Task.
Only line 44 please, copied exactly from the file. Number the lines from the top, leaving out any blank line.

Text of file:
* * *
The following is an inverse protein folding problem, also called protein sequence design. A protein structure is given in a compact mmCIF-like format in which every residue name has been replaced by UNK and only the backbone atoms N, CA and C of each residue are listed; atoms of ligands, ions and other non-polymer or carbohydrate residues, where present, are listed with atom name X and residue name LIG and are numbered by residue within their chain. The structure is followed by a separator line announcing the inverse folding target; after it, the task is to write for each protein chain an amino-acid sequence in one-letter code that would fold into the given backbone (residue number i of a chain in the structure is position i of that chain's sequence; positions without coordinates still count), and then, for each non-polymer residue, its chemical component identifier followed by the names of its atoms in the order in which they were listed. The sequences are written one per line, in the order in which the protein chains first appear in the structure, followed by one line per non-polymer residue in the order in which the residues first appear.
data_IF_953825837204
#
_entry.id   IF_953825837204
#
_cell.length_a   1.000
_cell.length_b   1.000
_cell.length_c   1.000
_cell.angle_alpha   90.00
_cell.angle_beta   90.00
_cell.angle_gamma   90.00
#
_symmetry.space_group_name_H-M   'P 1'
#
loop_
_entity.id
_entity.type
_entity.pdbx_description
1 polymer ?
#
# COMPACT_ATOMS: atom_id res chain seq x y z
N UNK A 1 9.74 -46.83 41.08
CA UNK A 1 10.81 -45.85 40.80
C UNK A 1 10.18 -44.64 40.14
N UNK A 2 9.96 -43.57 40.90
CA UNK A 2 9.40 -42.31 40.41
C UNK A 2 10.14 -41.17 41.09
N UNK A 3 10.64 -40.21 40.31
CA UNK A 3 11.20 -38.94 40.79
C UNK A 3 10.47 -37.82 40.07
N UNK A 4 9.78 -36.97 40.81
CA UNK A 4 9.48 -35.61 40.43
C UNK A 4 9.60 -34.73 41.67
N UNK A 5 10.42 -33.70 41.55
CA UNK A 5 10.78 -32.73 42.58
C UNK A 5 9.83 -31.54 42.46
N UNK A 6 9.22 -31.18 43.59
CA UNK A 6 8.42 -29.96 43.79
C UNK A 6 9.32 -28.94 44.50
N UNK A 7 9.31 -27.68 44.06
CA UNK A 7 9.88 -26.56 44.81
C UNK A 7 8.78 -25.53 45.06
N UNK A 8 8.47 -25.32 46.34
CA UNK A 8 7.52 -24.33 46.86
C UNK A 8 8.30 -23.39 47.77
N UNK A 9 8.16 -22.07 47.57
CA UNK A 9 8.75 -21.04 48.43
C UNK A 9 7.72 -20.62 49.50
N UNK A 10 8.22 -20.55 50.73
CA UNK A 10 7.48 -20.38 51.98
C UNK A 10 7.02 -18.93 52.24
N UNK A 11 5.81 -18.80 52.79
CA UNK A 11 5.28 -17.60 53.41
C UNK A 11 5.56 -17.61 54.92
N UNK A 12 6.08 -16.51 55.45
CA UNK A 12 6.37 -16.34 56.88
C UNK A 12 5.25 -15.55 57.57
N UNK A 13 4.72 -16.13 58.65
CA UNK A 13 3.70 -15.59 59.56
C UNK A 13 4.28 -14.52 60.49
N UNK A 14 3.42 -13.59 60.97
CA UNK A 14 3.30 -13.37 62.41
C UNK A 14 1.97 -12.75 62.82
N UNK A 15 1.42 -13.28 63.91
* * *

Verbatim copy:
CA UNK A 8 7.52 -24.33 46.86